Innocent III


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Frederick II (1194—1250)

Stephen Langton (c. 1150—1228) archbishop of Canterbury


Celestine III (c. 1106—1198)

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Pope Innocent III (1198—1216)


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Pope from 1198. In making the right of the Papacy to interfere in secular affairs depend upon its duty to control the moral conduct of rulers and upon the theory of Papal feudal overlordship, Innocent was enabled by the circumstances of the age and his own personality to make theory and practice coincide to an extent unparalleled before or since. The Emp. Henry VI having died in 1197, Innocent pressed claims to examine as well as to crown the person elected as Emperor; he then supported rival candidates in turn; Frederick II was elected on condition that he did homage to the Pope for Sicily. In France Innocent compelled Philip Augustus to be reconciled to his Queen. The quarrel over the appointment of Stephen Langton to the see of Canterbury led to the submission of King John of England, who recognized Innocent as his feudal overlord. Elsewhere also the Pope extended his influence. He patronized the new orders of friars, the Franciscans and the Dominicans. The Lateran Council of 1215 was the culminating event of his reign. He was the first Pope regularly to use the title ‘Vicar of Christ’.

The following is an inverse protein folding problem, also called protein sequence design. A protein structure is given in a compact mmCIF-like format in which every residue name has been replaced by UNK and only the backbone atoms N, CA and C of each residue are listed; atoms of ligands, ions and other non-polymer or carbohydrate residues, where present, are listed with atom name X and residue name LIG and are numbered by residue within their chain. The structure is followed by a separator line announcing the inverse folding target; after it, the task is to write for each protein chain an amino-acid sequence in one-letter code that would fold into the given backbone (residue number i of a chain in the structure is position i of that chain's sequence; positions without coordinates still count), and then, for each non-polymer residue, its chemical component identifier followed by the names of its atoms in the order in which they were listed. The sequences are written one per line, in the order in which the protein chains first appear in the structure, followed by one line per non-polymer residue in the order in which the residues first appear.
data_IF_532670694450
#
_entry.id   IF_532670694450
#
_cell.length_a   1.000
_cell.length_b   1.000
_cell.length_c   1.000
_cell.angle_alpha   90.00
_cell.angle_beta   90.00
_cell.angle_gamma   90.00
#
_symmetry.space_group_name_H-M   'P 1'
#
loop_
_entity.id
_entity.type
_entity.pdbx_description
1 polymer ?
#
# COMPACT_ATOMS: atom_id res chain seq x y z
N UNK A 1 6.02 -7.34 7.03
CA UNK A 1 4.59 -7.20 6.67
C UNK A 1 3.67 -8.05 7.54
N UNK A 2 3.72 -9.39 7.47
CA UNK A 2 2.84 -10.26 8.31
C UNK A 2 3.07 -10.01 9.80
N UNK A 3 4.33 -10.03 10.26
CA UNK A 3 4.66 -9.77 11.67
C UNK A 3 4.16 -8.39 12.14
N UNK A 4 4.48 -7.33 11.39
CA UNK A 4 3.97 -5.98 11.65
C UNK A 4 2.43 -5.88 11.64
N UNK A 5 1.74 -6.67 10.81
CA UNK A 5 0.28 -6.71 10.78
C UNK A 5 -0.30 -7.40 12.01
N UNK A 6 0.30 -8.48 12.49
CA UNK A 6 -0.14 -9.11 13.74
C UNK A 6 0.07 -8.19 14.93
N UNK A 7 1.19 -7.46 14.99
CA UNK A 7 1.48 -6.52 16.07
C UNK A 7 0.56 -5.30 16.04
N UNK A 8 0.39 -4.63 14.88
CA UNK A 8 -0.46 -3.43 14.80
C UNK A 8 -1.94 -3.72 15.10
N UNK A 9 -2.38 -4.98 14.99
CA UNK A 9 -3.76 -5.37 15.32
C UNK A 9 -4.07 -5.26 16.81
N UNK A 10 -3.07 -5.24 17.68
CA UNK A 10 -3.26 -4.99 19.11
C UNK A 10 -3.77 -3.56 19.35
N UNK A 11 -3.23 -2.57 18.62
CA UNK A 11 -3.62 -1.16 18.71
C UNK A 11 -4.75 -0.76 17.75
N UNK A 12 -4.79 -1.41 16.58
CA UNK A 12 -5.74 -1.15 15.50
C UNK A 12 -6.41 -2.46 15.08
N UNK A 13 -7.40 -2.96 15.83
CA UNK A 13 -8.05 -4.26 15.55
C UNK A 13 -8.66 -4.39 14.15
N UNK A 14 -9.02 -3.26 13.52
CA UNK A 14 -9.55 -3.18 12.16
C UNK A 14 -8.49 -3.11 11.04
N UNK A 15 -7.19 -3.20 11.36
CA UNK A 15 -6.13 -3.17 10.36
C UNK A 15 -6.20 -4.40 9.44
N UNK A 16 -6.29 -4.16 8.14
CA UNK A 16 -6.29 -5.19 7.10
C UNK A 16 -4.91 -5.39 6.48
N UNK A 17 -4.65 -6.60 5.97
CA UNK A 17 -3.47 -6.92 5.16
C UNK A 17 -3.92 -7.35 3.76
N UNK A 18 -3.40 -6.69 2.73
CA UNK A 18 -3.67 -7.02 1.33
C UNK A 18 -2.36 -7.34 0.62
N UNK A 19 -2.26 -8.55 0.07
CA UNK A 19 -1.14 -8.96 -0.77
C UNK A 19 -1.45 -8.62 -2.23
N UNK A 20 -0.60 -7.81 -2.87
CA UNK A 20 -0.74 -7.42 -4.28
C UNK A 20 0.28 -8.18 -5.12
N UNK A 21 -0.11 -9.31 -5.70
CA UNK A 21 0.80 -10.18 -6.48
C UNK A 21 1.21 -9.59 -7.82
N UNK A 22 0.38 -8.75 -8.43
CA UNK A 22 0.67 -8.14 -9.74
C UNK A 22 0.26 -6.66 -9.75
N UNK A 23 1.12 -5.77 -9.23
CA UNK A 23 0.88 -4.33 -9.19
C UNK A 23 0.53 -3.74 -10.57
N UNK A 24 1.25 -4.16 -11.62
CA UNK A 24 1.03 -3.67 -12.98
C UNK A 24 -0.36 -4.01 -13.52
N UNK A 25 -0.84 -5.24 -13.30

Subjects: Christianity.

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